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Anyone with Lupus or similar?

vkai2011-02-17 23:24:34 +0000 #1
I've been riding off and on for a few years now ever since training to participate in the AIDS/LifeCycle event in 2008. I had an open lung biopsy in February to determine the cause of my breathing problems and ground glass opacity on my chest CTs. Anyway, the biopsy showed chronic inflammation and subsequent scarring (we did it mainly to make sure my job was not contributing to my breathing issues--I use a grinder and work with chemicals and at 28 years old I wanted to make sure I didn't just need to get a different career). While in the hospital, they did a test for autoimmune disorders and my RF came back at 300 something. They then did some other blood test that came back "very strongly" for Lupus, though I don't have all the symptoms. I have been diagnosed with Undifferentiated Connective Tissue Disease.

My question to you all is whether cycling helps or hurts symptoms. I haven't ridden my bike since the lung surgery (I also lost my job and moved across the country for a new job in that time). I am hoping to start riding again, but recently I've had a lot of joint pain from my daily activities. I question how much is from UCTD versus the fact that I'm carrying around about 100 extra pounds of body weight that my joints weren't really designed to carry.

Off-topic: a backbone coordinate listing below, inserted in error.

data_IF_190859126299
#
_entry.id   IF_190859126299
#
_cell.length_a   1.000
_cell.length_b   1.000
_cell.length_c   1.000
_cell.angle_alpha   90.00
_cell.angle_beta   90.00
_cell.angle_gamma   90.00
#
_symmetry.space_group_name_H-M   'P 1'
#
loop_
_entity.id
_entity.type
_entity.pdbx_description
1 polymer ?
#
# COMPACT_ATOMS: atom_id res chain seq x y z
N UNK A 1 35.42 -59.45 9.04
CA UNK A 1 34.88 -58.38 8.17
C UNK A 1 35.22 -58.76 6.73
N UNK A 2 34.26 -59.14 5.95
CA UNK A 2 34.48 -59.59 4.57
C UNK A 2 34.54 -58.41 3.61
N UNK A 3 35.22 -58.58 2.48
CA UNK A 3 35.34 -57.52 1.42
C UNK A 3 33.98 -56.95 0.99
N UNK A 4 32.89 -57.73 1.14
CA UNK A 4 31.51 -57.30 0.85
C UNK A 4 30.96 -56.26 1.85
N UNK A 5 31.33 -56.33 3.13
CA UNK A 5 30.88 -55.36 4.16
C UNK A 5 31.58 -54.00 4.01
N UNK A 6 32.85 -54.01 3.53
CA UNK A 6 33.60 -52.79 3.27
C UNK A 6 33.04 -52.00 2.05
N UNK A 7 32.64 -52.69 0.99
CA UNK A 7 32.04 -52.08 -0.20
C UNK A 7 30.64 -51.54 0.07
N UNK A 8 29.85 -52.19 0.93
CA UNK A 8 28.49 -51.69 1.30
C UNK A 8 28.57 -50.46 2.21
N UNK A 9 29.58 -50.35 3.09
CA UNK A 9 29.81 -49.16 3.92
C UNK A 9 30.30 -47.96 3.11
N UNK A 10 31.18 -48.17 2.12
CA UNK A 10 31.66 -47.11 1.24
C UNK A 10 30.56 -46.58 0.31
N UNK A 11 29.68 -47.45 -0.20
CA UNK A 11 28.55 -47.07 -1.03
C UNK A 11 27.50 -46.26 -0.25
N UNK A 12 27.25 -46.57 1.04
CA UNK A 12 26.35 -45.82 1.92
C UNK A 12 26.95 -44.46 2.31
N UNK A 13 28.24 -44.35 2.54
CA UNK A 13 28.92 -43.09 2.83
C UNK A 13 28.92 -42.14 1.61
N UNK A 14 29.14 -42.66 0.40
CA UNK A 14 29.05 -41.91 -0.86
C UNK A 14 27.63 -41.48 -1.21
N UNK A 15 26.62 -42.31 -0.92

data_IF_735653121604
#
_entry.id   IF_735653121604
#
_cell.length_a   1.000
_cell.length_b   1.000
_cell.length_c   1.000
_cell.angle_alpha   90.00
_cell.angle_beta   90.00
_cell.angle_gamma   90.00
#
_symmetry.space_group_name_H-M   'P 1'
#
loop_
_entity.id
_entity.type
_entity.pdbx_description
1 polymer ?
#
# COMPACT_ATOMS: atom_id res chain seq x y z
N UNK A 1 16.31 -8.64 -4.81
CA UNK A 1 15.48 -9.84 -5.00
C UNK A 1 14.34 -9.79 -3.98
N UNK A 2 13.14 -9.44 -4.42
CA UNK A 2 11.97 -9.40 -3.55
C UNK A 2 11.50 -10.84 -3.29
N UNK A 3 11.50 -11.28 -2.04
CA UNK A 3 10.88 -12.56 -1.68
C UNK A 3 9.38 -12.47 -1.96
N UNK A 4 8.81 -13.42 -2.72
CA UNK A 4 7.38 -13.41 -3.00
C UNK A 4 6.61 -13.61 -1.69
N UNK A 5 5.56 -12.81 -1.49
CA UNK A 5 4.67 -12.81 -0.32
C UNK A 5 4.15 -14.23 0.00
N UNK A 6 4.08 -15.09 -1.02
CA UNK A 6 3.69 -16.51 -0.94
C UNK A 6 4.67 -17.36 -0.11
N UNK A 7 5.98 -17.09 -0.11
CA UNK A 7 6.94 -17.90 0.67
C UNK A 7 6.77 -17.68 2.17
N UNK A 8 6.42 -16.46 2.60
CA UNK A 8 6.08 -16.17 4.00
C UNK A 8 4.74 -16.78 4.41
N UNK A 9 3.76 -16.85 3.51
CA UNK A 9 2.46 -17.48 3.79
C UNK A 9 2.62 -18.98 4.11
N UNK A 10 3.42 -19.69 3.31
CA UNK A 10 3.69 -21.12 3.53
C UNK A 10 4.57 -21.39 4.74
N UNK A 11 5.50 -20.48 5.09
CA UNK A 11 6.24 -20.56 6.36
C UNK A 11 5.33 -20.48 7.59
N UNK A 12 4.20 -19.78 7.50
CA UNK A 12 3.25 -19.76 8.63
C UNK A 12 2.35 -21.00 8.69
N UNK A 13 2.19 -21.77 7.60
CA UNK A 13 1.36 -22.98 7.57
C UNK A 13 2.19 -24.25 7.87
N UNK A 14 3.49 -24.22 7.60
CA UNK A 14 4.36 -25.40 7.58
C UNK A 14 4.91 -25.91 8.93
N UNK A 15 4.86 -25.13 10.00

I feel like the exercise should make me feel good, but I'm scared of creating more problems.


zoom-zoom2011-02-17 23:35:56 +0000 #2
A friend of mine who is an amazing cyclist (she's insane...she has been riding for not even 2 years and has already covered something crazy like 8k miles just in 2010. She got her new road bike in April and just posted on FB that she's done 5k miles already--makes my 3300 or so seem lame) has lupus and had her thyroid removed years ago, so she is on thyroid replacement hormones for that.

She was telling me a while back that part of why she bikes is that it makes her feel better and keeps her lupus symptoms at bay. I don't think she has any lung issues, though. I'm asthmatic, so I know what a damper bad lung days can be on anything aerobic.

I would ask your doctor for confirmation, but my guess is that cycling would be good for your conditions. Aerobic stuff definitely will strengthen your lungs and the low-impact nature of cycling would be gentle to your joints, once you have acclimated to the new stresses of riding.
lo1232011-02-18 00:01:13 +0000 #3
Quote:

Originally Posted by vkai